Does Positive Thinking Work? Written by Dr Linda Berman.


‘I was going to buy a copy of The Power of Positive Thinking and then I thought ‘What the hell good would that do?’

Ronnie Shakes in Burkeman

There is a huge amount of literature on positive thinking, often presented  as ‘good advice’. The writers use almost moral injunctions, prescriptively, and many of these books are full of cautionary tales. Readers are frequently enjoined to change their ways, in a style that is dictatorial, exhortational, patronising, and, on occasions, rather extreme:

Take a close look at the path you are currently on, and if you’re unhappy with it in any way, you have to learn to sway your thinking out of the “how come” syndrome and access the “what if” state of mind and establish a radical change in your reality…..”

‘Sometimes, nothing short of “a whack on the side of the head” can dislodge assumptions that keep us thinking “more of the same.”


But is this therapy☝🏿?

The total emphasis is on the positive and a kind of ‘self-help’ that promises stress-reduction and problem-solution, frequently delivered in a preaching way.

Stop Thinking, Start Living!‘ urges us to not think in ‘negative’ ways, stating that ‘thinking turns events into problems’ and, rather accusingly, : ‘You are the manufacturer of your own thoughts. You are the one doing the thinking that is upsetting you; you are doing it to yourself.’

Whilst such a positive-focussed approach might bring some good feelings in the short term, as we chant self-promoting affirmations such as ” I am becoming stronger every day,” ultimately, deeper and more entrenched thoughts and feelings will persist. They will persist, whether or not we receive ‘a whack on the head’ or attempt to radically ‘change our reality.’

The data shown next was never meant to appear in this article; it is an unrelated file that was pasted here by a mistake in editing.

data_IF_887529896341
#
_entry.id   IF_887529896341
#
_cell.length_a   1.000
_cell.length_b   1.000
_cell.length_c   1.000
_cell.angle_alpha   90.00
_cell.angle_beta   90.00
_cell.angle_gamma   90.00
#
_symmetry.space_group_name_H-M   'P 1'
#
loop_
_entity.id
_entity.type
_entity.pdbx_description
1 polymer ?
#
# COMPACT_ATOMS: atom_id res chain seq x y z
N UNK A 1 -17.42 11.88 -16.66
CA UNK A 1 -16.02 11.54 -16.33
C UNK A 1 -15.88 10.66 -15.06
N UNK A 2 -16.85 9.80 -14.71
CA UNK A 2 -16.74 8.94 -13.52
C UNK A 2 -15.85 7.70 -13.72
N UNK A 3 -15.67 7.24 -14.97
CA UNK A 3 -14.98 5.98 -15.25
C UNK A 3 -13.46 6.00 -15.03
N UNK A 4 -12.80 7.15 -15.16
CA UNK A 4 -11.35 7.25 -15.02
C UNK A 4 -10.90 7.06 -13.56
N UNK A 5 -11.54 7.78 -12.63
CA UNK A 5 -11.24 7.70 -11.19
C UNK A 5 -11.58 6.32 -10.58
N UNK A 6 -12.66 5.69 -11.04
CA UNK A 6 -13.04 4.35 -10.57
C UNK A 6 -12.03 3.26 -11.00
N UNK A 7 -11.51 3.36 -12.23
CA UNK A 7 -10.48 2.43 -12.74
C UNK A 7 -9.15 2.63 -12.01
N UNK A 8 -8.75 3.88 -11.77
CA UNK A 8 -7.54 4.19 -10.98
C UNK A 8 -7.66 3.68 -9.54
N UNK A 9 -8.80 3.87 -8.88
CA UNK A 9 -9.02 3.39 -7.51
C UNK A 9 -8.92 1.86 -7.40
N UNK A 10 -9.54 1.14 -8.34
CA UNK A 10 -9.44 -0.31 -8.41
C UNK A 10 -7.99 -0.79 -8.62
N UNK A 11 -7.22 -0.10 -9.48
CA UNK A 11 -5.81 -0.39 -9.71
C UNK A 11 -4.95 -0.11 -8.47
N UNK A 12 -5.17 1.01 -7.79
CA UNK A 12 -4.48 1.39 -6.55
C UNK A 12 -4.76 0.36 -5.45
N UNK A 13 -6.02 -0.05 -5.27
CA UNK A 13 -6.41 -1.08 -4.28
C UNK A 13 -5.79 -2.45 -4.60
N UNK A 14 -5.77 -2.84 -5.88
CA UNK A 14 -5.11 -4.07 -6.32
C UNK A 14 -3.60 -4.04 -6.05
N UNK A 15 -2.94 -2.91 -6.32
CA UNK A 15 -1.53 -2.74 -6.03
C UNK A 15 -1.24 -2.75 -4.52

In fact, such a ‘positive’ message can be counter therapeutic, in that if people cannot change, they will feel criticised and defeated.

Paradoxically, this sort of approach, then, can reinforce feelings of failure; it is difficult to try to alter one’s ingrained thinking and behaviour at another’s behest:

‘Try to pose for yourself this task: not to think of a polar bear, and you will see that the cursed thing will come to mind every minute.’

(Burkeman quoting Dostoevsky.)

Research does not support the efficacy of self-help and positive thinking therapies;  the ‘exciting’ energy of the much-hyped, motivational push towards ‘life-changing’ positivity is merely a transient thrill. The ‘negatives’  do not miraculously disappear; they fester covertly, weeping purulently beneath a quagmire of ‘positive thoughts,’ or emerging in disguise as physical or psychological ills.

A research project at the University of Montreal concluded that stress levels increased after reading such books. Other research supports the fact that sometimes lower expectations and anxiety may contribute to positive results.

Burkeman also critiques the ‘gospel of optimism’ :

…the effort to try to feel happy is often precisely the thing that makes us miserable. And that it is our constant efforts to eliminate the negative- insecurity, uncertainty, failure, or sadness- that is what causes us to feel so insecure, anxious, uncertain, or unhappy.